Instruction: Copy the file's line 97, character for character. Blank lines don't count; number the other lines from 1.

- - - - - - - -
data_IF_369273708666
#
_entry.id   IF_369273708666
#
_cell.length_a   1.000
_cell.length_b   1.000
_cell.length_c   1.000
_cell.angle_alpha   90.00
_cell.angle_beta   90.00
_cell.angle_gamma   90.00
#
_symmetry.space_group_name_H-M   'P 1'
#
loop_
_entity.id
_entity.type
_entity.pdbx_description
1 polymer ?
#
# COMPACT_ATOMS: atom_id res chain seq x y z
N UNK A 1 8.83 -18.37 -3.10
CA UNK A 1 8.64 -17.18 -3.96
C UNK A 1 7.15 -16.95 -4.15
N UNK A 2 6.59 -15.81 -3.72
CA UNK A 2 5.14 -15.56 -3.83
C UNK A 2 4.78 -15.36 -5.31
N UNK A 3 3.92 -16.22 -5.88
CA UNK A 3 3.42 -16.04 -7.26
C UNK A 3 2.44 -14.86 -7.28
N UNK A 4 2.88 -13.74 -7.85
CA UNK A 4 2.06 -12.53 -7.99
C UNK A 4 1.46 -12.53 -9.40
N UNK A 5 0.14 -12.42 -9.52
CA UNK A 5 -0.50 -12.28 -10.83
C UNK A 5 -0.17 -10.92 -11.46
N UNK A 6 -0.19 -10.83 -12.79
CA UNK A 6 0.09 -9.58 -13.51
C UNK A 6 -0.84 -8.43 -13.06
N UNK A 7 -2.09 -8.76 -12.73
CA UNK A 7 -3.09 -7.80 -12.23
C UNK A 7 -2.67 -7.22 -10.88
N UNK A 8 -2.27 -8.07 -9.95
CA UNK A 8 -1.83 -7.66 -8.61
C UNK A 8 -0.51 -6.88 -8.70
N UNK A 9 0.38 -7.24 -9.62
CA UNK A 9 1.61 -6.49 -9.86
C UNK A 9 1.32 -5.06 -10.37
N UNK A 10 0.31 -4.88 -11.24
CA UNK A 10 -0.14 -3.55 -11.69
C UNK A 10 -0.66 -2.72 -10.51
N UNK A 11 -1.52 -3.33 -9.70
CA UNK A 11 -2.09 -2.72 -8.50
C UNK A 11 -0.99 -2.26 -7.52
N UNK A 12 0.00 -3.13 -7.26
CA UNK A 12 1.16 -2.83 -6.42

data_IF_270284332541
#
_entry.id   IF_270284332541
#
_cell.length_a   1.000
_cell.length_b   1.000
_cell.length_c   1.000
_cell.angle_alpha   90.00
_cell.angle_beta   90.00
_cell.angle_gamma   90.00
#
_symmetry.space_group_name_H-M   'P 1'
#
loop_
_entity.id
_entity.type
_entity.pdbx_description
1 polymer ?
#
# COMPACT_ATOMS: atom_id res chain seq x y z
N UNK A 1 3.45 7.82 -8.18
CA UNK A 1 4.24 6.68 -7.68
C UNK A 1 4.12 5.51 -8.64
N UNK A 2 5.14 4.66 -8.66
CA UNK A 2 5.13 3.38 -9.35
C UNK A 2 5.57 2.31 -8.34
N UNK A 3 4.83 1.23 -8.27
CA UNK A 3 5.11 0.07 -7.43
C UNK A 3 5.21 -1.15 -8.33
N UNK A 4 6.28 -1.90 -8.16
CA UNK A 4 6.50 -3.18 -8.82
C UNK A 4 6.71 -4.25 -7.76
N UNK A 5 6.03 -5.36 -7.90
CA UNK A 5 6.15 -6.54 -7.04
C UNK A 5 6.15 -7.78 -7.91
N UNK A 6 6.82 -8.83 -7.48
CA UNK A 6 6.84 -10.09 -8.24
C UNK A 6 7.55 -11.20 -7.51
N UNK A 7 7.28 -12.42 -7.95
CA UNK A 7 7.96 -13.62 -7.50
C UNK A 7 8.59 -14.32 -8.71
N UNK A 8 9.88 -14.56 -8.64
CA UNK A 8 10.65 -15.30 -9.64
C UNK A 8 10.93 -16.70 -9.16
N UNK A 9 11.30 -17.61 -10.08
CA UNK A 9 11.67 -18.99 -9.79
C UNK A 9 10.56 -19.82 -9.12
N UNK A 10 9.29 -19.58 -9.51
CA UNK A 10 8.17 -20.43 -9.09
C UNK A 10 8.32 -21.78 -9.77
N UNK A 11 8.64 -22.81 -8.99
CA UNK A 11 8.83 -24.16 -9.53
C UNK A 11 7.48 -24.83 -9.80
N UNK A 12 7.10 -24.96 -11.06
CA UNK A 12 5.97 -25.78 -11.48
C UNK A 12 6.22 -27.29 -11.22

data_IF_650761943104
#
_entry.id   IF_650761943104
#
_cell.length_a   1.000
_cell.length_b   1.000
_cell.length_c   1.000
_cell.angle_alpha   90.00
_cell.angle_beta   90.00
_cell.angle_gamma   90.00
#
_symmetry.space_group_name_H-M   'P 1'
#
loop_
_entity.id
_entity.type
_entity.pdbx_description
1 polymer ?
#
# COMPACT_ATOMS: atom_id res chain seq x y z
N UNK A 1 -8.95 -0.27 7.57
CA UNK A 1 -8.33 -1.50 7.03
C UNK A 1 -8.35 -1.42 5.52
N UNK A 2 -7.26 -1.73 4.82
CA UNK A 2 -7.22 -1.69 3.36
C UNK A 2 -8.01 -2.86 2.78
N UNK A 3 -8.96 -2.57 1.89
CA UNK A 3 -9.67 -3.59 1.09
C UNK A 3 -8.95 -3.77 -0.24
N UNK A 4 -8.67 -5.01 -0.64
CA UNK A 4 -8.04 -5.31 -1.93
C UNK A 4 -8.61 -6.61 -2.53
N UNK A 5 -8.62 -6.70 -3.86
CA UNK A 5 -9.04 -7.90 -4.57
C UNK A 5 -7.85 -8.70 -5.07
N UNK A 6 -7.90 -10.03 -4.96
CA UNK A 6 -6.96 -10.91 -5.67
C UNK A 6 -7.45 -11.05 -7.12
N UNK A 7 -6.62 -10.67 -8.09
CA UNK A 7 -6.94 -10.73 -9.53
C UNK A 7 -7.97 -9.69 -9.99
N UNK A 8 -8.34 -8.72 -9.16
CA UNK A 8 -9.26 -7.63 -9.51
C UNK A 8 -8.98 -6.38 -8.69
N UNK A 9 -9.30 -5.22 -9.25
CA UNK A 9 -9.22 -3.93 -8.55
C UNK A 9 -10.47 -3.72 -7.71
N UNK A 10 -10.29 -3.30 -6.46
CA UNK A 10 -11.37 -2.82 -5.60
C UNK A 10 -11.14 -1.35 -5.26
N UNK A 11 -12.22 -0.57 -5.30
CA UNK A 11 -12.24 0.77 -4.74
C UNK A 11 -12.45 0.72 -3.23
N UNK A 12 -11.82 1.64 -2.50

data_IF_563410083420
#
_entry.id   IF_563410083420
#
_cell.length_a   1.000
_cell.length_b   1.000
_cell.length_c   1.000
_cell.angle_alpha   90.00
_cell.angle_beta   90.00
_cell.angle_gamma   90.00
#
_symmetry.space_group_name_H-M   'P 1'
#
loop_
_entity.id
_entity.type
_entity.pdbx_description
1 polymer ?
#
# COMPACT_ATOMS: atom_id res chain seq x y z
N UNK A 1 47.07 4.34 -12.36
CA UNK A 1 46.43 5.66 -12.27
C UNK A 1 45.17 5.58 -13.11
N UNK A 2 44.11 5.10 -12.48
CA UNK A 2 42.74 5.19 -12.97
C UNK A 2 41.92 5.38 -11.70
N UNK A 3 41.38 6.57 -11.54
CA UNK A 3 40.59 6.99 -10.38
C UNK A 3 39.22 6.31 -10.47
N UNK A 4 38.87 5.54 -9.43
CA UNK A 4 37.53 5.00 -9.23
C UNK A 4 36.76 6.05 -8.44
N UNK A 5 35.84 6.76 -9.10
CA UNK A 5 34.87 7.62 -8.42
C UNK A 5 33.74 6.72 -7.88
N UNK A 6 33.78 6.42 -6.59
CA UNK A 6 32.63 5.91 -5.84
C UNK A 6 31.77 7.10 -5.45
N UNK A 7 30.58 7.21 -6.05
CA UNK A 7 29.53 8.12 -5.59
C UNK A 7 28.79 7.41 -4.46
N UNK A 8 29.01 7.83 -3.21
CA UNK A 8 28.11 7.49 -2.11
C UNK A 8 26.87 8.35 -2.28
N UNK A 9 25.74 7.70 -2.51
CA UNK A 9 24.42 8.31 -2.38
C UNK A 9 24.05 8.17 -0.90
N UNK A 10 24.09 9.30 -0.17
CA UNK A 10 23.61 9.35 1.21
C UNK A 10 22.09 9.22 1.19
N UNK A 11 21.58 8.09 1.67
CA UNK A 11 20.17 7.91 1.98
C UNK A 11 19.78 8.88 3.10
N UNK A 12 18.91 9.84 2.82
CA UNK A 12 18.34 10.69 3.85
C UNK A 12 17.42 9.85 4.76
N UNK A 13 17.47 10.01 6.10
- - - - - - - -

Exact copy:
N UNK A 8 9.88 -14.56 -8.64